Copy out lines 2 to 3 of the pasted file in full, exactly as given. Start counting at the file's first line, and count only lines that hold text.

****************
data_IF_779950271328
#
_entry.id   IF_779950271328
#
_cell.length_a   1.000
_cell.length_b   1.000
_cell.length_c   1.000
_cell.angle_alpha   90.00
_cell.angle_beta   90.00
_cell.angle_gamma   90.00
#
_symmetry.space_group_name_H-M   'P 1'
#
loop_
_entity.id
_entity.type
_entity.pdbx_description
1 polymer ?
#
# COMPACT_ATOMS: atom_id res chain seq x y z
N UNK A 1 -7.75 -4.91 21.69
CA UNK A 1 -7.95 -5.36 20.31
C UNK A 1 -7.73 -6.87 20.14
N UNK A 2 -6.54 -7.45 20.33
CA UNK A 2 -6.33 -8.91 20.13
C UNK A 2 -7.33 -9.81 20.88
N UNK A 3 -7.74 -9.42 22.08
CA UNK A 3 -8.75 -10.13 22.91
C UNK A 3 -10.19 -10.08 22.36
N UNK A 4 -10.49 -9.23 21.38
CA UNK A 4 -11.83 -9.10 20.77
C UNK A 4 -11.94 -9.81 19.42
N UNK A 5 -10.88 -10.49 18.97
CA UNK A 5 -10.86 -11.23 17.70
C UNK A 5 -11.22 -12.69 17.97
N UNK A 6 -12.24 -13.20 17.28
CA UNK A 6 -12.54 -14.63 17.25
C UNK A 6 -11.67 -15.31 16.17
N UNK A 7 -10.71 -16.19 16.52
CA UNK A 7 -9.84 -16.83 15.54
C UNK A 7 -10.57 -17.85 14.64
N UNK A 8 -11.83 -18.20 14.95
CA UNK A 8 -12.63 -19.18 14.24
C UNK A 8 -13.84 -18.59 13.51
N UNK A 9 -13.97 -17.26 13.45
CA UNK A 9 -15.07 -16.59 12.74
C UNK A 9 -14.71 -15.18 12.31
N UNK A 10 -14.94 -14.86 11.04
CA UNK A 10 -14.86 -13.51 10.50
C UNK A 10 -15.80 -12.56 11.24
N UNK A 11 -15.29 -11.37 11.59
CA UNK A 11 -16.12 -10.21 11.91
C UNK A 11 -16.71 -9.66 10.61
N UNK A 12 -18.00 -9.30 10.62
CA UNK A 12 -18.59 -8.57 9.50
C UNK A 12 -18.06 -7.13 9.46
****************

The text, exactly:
#
_entry.id   IF_779950271328